Early last week, feeling refreshed from a family ski trip, Jetsgo Corp. founder Michel Leblanc was looking forward to promoting his discount airline's Lucky Penny Sale, one of many low-fare marketing strategies he had up his sleeve.
But then the phone rang at 9:15 a.m. on Monday, March 7. It was his long-time acquaintance, Nav Canada president John Crichton, on the line. As head of the country's air traffic control system, Mr. Crichton had red-flagged the Jetsgo file a month earlier, and now he wanted to spell out in stark terms just how worried he was about the Montreal-based carrier's finances.
Jetsgo owed Nav Canada millions of dollars, and Mr. Crichton didn't mince words. He wanted a Yes or No answer to his question of whether Jetsgo would pay its debts immediately.
"It was pay or die," Mr. Leblanc recalled bitterly in an interview this week. "That's what we call a hostage payment. You either comply or we kill you."
The Globe and Mail has pieced together the final dramatic weeks of the carrier after a series of interviews with airline rivals, aircraft brokers, Nav Canada, airport workers, government officials, aviation industry analysts and Jetsgo employees.
Just how it got to this point where creditors were breathing down 2½-year-old Jetsgo's neck -- just before March break, when thousands of travellers counted on the airline -- is a tale of high fuel prices, fierce fare wars, untimely safety audits and bad luck with winter weather.
All those factors would weigh on Jetsgo, forcing it to seek bankruptcy protection two minutes after midnight on March 11, stranding 17,000 passengers and leaving 1,200 employees out of work. Jetsgo's grounding also stirred consumer anger at having to pay more for Air Canada and WestJet Airlines Ltd. tickets as Jetsgo exited the market.
While unnerved by Nav Canada's payment demand, Mr. Leblanc calmly told Mr. Crichton that Nav Canada's March 7 request was unreasonable. Mr. Crichton -- an aviation industry veteran with 35 years of experience who got his start as a pilot -- replied that he would get back to the Jetsgo majority owner.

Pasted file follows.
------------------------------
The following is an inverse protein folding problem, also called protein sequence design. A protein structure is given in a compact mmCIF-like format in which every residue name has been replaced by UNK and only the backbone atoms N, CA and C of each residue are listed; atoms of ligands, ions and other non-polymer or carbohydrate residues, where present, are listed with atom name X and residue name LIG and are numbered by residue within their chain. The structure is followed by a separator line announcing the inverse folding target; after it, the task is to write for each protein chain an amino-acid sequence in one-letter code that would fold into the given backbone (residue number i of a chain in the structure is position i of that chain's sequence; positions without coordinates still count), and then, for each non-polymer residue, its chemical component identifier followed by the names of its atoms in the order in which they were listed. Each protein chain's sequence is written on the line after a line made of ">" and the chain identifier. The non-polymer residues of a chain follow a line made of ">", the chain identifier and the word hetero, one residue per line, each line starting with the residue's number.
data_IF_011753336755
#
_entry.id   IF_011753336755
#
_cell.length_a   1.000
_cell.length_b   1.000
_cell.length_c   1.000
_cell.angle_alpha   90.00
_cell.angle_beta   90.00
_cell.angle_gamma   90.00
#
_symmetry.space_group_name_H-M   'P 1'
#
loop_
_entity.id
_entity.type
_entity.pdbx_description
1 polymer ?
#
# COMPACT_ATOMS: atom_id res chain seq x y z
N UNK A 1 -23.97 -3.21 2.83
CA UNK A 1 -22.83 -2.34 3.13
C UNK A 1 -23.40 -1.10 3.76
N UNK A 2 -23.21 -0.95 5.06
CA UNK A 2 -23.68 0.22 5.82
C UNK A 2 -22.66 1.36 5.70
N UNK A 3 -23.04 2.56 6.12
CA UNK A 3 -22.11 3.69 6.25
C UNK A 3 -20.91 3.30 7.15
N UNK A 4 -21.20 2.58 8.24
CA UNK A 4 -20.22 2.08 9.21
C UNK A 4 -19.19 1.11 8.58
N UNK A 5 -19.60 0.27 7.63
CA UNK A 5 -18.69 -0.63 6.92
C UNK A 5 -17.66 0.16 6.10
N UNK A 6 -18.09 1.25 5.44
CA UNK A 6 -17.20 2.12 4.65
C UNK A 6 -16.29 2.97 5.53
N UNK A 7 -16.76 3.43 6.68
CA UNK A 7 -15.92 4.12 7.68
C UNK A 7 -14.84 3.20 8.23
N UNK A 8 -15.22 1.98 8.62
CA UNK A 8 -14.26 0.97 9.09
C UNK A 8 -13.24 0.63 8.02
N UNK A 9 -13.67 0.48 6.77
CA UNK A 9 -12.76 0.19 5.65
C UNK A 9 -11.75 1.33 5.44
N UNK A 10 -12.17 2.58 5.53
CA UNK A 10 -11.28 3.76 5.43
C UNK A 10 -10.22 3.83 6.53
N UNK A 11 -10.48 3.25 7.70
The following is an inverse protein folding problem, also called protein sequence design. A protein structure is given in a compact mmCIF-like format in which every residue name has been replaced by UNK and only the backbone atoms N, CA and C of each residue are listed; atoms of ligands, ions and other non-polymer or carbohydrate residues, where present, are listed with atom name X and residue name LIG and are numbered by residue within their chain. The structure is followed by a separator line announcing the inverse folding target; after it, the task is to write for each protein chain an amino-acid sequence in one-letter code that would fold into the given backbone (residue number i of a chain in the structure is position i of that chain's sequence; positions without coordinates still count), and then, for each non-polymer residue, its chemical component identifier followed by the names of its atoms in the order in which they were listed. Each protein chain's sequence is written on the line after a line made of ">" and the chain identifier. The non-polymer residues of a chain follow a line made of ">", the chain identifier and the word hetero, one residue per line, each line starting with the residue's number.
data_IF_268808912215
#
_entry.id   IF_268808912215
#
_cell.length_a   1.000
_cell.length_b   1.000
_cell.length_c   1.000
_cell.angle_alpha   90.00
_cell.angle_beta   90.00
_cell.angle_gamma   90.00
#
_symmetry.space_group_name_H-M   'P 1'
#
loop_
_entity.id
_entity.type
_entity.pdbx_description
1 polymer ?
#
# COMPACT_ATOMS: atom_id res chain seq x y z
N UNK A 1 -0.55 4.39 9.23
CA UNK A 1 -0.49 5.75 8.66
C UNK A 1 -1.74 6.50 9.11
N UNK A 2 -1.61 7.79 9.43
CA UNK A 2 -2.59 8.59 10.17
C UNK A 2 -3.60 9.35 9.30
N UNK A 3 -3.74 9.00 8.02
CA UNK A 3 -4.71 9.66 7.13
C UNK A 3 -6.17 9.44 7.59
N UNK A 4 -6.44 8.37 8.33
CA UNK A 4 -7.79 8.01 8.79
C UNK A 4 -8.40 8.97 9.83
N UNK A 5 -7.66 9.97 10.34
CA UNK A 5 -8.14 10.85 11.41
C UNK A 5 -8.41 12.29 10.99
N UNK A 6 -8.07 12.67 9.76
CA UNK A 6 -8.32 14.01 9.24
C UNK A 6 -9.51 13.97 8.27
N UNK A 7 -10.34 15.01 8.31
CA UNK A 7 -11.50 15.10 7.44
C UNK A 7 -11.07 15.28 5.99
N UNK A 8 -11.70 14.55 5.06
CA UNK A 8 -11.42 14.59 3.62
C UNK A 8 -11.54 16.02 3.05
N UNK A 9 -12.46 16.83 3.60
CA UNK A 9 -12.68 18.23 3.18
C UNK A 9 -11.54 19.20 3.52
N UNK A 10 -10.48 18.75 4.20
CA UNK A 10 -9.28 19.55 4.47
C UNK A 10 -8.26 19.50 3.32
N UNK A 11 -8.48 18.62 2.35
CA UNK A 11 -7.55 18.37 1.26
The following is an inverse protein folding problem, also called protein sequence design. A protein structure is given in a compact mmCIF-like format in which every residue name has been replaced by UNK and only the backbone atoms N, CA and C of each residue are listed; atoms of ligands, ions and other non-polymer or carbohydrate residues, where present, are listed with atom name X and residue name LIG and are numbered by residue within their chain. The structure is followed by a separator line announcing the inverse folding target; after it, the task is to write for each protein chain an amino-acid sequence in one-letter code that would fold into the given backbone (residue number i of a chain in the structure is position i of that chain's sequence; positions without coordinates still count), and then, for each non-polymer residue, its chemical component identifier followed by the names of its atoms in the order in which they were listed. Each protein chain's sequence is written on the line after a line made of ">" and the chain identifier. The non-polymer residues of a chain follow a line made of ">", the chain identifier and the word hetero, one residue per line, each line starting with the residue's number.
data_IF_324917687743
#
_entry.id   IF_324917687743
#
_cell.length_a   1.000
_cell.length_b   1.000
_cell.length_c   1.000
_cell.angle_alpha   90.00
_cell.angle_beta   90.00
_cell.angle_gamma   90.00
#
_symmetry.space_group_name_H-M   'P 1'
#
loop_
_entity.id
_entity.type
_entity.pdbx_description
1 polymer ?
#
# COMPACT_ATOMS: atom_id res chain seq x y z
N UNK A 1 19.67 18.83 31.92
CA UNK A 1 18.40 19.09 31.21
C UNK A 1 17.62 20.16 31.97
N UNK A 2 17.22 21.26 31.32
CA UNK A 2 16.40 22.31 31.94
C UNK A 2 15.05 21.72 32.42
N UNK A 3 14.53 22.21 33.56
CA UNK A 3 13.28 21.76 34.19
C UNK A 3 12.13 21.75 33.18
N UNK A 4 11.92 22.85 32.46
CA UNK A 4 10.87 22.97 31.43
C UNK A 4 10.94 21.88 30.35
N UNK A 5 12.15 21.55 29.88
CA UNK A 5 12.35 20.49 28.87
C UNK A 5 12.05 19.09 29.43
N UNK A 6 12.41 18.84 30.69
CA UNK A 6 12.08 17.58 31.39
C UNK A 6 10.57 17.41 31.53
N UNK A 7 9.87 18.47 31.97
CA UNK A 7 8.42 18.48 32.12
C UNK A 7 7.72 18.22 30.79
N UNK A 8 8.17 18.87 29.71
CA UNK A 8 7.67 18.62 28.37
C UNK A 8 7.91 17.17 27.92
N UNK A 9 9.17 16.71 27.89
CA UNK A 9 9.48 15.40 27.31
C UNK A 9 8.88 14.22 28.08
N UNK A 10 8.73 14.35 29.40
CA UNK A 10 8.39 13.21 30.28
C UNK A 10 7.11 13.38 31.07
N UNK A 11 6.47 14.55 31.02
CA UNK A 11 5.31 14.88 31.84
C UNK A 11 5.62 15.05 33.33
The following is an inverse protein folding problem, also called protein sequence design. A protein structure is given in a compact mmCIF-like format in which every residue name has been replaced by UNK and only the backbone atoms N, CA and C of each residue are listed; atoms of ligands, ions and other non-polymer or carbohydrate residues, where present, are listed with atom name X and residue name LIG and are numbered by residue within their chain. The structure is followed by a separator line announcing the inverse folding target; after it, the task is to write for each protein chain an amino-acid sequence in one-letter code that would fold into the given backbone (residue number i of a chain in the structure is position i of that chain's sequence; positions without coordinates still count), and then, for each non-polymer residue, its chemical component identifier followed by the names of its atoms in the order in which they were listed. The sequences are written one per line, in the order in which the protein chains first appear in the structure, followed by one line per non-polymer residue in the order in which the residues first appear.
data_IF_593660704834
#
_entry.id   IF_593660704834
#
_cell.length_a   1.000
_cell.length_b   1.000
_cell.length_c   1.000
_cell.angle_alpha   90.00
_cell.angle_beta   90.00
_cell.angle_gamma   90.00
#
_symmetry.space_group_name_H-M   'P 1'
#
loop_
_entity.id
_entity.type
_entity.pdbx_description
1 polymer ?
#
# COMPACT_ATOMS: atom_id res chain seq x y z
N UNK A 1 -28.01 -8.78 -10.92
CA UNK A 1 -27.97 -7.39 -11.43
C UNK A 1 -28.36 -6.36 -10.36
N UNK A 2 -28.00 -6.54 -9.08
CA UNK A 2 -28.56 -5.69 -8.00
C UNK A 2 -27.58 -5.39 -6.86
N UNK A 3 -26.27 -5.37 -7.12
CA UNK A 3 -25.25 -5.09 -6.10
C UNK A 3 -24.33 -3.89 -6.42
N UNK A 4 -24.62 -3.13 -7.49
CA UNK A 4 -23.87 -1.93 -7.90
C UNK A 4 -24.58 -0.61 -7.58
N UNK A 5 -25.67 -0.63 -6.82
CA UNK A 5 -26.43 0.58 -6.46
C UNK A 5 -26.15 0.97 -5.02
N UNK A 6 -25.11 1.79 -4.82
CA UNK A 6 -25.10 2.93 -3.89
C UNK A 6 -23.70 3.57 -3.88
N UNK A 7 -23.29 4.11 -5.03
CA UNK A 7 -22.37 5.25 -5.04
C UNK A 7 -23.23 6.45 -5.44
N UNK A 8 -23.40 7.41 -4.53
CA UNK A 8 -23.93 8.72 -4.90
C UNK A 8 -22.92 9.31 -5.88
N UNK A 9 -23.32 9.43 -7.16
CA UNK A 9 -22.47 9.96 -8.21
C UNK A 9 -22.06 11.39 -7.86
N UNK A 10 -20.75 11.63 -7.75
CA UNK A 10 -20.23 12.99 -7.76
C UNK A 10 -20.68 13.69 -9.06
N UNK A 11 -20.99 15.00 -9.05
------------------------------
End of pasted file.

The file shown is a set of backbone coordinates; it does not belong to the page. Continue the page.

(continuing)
Minutes later, Mr. Crichton responded with a phone call and an e-mail that would shake Jetsgo's world.
Nav Canada instructed its lawyer, Clifton Prophet at Gowling Lafleur Henderson LLP, to seize Jetsgo's planes by noon on March 7. Shocked, Mr. Leblanc quickly called his lawyers at Montreal law firm Ogilvy Renault LLP to thwart Nav Canada's strategy, which included a threat to refuse granting flight plans.
If even one plane were seized, word would get out to other creditors and "that would have been the end of Jetsgo," Mr. Leblanc, 58, said in his office near Montreal's Trudeau Airport, as he butted out a Camel Light and lit up another one.
Jetsgo cut a deal with Nav Canada, writing it a certified cheque for $1.25-million immediately, and pledging to pay another $750,000 by March 11, $1.5-million by March 15 and the last instalment of $1.5-million by March 22, according to a letter drafted by Mr. Prophet and signed by Ogilvy Renault.
For an upstart airline already stretched to its financial limit, Nav Canada's squeeze was painful. Since mid-2002, when Jetsgo launched, the carrier had 30 days to pay the previous month's bill. Now, it had to not only pay up for what it owed for February air traffic control fees, but also fork over March fees, too, before March was even over.
"It was extremely disruptive to our cash flow," Mr. Leblanc complained.
Still, thinking that Jetsgo had solved its Nav Canada problem, he went home on March 7 and had a good night's sleep, counting his blessings that other creditors weren't descending.
But Mr. Leblanc was about to face many more situations that would deprive him of sleep. On March 8, the Greater Toronto Airports Authority, overseer of Pearson International Airport, pressed Jetsgo financial vice-president André Deslauriers to pay the airline's debts.
GTAA chief financial officer Judy Fountain, who keeps her desk tidy at Pearson, sent an "arrears letter" to Jetsgo, telling it to pay overdue bills. Then other airport authorities and creditors began demanding speedier payments and started tightening their credit terms.